I was at a hackers conference in Taipei a few years ago when I got talking to one of the country’s leading cybersecurity experts. I wanted to know the state of play in the ongoing cyber war between Taiwan and China.
“There’s no war,” came the response. I was flummoxed. All day, stories had been flowing about attacks from China and the ongoing risks. “It’s only a war if you fight back,” was the explanation. “Taiwan doesn’t fight back.”
For more than a decade, Taiwan has been ground zero for attempts to breach its computer networks. Beyond obvious targets such as political parties, government departments and national security apparatuses, many businesses have been attacked. In one breach, a major flat-panel display maker’s patent department was infiltrated, and all the evidence pointed to Chinese hackers.
Security specialists around the world turn to small independent teams in Taiwan for advice on the latest techniques, because quite often, it’s the first to be targeted by new tools and methods developed by mainland hacker armies.
This brings me to Taiwan Semiconductor Manufacturing Co., which is mopping up after a virus spread among its production facilities. The company expects a real financial hit, saying: “We estimate the impact to third-quarter revenue to be about 3 per cent, and the impact to gross margin to be about one percentage point”.
Security experts are no doubt swarming over TSMC’s factories, analysing the code and seeking to understand its origins. TSMC believes its network systems weren’t breached, and that it wasn’t specifically or maliciously targeted. It wasn’t a hack, executives said. I believe them. Which is to say, I believe that they believe that.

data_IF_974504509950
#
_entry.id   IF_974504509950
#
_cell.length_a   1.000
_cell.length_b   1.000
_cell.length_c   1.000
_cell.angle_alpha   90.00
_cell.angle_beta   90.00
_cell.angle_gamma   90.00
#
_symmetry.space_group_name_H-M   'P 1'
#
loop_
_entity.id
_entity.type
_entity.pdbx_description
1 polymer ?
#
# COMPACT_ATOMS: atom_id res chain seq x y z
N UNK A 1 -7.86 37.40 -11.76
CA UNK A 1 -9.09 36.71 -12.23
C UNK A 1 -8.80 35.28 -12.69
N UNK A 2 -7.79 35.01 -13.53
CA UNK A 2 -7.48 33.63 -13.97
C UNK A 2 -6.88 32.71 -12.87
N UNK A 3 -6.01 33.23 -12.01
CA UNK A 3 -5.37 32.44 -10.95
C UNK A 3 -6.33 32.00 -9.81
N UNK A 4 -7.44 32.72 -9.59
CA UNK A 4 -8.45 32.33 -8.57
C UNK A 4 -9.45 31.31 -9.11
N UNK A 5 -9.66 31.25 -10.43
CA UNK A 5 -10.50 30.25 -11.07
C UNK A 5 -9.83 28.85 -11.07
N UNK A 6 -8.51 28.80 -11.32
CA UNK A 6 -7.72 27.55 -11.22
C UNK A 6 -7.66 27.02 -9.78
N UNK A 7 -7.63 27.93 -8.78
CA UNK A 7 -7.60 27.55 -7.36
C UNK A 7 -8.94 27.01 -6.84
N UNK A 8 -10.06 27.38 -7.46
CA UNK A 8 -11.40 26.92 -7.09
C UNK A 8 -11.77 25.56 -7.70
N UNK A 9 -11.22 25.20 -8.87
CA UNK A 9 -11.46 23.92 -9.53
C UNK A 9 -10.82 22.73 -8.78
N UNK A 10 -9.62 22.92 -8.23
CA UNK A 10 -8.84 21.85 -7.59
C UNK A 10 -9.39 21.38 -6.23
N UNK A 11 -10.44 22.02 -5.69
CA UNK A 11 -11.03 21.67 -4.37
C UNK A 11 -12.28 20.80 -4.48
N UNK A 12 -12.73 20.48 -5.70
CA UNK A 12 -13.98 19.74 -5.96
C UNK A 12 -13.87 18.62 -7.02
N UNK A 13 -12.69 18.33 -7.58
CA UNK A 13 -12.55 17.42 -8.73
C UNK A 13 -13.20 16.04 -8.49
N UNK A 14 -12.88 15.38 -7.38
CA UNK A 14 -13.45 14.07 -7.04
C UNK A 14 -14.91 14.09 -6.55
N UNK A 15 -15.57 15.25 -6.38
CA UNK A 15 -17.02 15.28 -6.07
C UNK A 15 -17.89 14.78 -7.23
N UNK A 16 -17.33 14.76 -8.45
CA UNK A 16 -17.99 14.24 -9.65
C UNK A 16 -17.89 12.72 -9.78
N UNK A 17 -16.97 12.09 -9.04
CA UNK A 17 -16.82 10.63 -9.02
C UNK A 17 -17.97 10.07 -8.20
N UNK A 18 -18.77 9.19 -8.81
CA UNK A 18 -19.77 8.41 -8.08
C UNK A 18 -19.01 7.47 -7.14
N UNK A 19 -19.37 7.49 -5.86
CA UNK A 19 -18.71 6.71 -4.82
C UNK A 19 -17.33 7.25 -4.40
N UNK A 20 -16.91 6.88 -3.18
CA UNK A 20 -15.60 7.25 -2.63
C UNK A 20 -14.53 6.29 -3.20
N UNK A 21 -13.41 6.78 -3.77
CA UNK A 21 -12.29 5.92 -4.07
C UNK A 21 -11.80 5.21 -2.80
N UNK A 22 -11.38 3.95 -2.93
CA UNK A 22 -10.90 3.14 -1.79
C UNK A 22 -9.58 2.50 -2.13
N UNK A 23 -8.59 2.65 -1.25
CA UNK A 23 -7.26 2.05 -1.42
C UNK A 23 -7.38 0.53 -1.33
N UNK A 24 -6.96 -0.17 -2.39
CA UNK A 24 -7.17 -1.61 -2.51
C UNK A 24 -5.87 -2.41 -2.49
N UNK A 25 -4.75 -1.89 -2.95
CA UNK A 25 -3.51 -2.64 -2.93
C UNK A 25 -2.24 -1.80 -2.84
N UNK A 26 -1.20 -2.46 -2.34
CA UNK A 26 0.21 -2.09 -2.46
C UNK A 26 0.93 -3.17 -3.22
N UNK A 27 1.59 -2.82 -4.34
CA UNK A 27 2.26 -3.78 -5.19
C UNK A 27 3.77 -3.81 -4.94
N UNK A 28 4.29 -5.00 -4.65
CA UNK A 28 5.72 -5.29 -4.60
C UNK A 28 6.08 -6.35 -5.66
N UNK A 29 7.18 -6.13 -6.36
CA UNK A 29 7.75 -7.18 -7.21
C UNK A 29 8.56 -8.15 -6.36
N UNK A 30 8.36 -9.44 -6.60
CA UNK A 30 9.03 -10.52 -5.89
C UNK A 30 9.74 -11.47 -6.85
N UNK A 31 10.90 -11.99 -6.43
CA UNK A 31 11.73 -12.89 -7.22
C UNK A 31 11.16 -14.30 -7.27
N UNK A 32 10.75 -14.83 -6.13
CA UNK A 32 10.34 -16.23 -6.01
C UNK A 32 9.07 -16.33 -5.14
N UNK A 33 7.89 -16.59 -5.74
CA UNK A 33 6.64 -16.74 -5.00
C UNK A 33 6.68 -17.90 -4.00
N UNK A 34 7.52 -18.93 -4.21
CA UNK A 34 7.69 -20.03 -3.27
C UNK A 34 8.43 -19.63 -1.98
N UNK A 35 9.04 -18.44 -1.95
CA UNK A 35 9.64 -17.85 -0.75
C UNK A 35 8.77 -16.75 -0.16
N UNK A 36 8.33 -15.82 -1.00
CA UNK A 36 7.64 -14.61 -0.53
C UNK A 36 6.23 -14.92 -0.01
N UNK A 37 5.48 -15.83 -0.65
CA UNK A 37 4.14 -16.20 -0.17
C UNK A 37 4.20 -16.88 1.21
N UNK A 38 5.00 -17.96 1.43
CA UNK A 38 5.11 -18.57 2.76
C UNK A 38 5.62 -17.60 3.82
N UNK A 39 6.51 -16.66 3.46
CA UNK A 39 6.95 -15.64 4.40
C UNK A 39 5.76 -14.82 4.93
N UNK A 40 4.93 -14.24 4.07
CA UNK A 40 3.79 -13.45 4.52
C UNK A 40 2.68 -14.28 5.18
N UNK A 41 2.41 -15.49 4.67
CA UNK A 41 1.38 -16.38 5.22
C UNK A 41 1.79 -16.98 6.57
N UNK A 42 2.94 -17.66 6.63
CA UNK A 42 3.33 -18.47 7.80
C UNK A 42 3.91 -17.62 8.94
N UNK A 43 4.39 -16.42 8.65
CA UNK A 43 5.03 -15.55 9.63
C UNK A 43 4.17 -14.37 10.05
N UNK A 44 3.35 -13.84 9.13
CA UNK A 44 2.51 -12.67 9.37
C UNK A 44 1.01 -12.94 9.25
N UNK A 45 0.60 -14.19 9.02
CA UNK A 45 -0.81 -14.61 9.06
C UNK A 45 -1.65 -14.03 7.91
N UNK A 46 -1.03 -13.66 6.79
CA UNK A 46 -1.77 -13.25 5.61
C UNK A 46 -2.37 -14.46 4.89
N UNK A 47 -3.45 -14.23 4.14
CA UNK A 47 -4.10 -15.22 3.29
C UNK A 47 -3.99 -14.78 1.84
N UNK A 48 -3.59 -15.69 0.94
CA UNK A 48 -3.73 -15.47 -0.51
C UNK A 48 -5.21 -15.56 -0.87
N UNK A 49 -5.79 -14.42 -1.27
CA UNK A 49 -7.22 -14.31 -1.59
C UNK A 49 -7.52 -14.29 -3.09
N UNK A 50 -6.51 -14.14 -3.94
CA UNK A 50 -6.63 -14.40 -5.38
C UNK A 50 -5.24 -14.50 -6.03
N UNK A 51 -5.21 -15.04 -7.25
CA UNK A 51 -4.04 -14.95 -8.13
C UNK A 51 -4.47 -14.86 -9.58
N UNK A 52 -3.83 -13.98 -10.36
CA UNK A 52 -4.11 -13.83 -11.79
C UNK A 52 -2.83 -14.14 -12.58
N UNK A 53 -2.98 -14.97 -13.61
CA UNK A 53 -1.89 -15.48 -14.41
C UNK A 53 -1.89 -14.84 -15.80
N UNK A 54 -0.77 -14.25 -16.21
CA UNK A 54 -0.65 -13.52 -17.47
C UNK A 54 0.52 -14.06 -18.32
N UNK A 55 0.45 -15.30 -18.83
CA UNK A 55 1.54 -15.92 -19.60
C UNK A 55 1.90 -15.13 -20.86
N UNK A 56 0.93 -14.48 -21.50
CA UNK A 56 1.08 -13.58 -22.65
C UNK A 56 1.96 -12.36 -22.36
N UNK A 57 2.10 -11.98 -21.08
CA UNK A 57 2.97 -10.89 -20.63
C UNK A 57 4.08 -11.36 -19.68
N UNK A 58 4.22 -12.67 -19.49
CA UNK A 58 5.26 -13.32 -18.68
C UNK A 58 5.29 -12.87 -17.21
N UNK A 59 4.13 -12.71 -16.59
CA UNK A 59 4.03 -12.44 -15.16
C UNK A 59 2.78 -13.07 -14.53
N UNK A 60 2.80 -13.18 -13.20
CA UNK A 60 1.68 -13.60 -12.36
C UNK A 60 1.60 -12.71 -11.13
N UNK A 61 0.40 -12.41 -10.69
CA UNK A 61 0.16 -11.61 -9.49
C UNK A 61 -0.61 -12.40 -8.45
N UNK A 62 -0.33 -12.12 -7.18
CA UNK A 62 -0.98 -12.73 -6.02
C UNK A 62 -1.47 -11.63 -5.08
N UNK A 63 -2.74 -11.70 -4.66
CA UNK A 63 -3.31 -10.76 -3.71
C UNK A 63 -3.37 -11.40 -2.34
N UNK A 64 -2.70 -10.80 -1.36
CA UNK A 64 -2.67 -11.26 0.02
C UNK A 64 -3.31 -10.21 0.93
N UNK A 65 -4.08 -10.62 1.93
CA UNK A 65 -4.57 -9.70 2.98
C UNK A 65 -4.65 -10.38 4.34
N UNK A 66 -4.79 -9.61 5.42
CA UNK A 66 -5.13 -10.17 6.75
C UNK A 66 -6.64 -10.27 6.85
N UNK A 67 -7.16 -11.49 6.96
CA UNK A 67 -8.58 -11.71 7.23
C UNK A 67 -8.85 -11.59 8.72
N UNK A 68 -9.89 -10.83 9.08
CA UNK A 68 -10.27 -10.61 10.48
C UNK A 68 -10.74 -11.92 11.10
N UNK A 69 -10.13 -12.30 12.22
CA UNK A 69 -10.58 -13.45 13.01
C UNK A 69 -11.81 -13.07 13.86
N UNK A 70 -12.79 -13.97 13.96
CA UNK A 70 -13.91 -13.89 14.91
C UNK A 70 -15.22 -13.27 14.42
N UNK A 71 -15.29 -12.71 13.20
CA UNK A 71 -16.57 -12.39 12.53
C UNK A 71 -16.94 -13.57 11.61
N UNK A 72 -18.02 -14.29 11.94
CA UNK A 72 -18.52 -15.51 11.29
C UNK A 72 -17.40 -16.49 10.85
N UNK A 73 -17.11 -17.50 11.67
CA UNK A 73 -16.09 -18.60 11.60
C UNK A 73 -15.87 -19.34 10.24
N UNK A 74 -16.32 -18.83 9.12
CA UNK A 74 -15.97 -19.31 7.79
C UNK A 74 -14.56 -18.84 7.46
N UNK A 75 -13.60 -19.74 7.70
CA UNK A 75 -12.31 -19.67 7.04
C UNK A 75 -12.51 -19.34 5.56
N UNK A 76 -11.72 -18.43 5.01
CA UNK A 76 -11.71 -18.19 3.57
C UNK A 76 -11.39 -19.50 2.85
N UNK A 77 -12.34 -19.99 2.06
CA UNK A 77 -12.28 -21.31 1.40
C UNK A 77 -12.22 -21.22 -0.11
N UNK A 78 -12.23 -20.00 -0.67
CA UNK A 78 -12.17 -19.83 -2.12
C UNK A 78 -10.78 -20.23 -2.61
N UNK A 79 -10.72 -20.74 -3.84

And yet, it appears lines of code were deliberately written for semiconductor production machinery with the intent of causing havoc. This virus somehow made it onto at least one piece of equipment that was then placed inside TSMC factories, and because of what appears to be poor execution of the company’s installation protocol, the virus wasn’t found or isolated, and instead spread via internal networks to other production facilities.
Perhaps the virus writer was some script kiddie in Europe who never imagined his code would make it into the wild. Maybe someone wanting to fool around was throwing her software all over the place and it just happened to stick on this piece of machinery.
Or perhaps there’s a state actor known to be targeting Taiwan’s key industries. One that’s already shown its willingness to go to extraordinary lengths to breach specific companies globally. Maybe that organisation got lucky in that this code found its way into the fans of Taiwan’s most-important company, instead of some lesser-known chipmaker elsewhere.
Twelve months ago, Taiwan suffered blackouts that impacted some areas. I wrote a column relaying the anecdote of a friend who’d wished that TSMC had been impacted (it wasn’t), because only then would the government be spurred into action to fix a looming power crisis that threatens the island’s economy and security.
A similar kind of Schadenfreude comes to mind here. Maybe TSMC is the victim of some software stupidity. Maybe I’m getting ahead of myself and have been influenced by too many stories of corporate targets from various state actors’ ongoing cyber campaigns.
Or maybe, like the impending power crisis, TSMC is the canary in the coal mine, and Taiwan needs to take a hitherto hidden problem seriously.